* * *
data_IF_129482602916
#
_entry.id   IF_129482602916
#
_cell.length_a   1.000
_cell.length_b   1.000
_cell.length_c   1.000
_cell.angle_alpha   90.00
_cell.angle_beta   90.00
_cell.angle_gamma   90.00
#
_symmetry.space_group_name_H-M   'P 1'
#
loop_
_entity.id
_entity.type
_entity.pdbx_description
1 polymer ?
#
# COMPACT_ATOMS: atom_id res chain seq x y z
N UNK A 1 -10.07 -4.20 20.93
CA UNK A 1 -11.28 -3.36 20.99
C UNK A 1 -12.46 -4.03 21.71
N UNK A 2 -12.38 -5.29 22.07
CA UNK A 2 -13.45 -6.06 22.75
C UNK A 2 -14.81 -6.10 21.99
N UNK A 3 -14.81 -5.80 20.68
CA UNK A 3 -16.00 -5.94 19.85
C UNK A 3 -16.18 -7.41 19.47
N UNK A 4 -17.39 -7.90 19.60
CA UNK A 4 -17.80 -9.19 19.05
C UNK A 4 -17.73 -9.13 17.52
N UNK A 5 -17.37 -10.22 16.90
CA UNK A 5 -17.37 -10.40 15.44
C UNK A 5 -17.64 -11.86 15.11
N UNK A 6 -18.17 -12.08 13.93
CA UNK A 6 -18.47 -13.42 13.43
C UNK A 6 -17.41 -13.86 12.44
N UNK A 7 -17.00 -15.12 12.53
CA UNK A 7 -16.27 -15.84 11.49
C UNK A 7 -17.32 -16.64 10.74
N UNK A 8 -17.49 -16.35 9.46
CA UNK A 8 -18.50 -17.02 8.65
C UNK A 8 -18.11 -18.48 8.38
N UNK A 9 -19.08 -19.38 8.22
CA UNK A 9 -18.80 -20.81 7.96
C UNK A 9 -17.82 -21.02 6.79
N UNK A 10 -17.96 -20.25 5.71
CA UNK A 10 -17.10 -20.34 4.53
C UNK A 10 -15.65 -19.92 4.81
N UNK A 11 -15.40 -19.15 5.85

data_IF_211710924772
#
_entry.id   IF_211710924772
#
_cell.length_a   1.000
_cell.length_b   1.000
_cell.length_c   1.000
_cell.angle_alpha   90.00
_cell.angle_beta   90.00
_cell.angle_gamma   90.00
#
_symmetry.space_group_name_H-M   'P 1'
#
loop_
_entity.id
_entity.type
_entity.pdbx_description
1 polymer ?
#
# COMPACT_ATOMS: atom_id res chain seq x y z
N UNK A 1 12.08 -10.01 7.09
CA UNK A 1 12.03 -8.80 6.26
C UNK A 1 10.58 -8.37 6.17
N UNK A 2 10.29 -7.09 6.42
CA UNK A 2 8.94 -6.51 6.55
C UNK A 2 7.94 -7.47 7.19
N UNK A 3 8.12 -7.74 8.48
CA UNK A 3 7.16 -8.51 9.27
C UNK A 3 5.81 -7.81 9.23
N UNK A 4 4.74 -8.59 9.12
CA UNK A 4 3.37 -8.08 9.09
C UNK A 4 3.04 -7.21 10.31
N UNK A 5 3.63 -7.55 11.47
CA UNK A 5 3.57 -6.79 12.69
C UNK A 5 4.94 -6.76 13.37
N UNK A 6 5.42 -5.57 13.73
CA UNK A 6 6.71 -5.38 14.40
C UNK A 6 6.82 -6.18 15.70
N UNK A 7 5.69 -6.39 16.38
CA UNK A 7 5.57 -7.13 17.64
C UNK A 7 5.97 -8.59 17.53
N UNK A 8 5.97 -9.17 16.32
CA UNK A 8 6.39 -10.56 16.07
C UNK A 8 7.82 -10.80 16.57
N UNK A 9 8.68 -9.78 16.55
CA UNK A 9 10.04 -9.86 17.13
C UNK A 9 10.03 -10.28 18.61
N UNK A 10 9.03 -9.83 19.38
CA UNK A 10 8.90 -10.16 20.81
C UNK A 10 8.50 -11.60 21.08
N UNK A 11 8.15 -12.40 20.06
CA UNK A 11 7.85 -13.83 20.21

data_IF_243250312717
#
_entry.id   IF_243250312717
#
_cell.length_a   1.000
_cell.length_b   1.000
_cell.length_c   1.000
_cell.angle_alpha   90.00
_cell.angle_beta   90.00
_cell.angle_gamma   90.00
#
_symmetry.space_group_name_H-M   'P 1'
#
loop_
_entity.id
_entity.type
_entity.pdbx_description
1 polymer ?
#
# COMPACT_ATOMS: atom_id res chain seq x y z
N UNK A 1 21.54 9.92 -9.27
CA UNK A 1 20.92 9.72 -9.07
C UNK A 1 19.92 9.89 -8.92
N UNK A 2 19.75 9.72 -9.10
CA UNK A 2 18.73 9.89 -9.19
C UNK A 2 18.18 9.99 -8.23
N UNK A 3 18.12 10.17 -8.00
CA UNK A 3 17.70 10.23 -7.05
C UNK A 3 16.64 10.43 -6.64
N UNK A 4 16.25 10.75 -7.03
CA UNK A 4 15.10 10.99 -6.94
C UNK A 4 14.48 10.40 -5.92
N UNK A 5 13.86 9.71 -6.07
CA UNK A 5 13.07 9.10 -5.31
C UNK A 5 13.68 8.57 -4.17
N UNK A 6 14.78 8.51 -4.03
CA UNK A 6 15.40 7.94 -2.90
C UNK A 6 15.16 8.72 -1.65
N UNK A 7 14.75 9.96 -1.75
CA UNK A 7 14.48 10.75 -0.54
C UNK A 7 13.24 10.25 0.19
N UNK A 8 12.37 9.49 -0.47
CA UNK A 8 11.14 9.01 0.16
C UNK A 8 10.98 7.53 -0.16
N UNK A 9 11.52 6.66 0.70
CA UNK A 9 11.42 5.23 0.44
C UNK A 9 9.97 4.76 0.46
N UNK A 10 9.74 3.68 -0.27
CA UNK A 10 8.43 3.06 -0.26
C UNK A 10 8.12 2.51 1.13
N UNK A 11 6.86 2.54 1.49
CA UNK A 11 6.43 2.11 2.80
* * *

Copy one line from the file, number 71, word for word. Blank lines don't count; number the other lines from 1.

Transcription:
# COMPACT_ATOMS: atom_id res chain seq x y z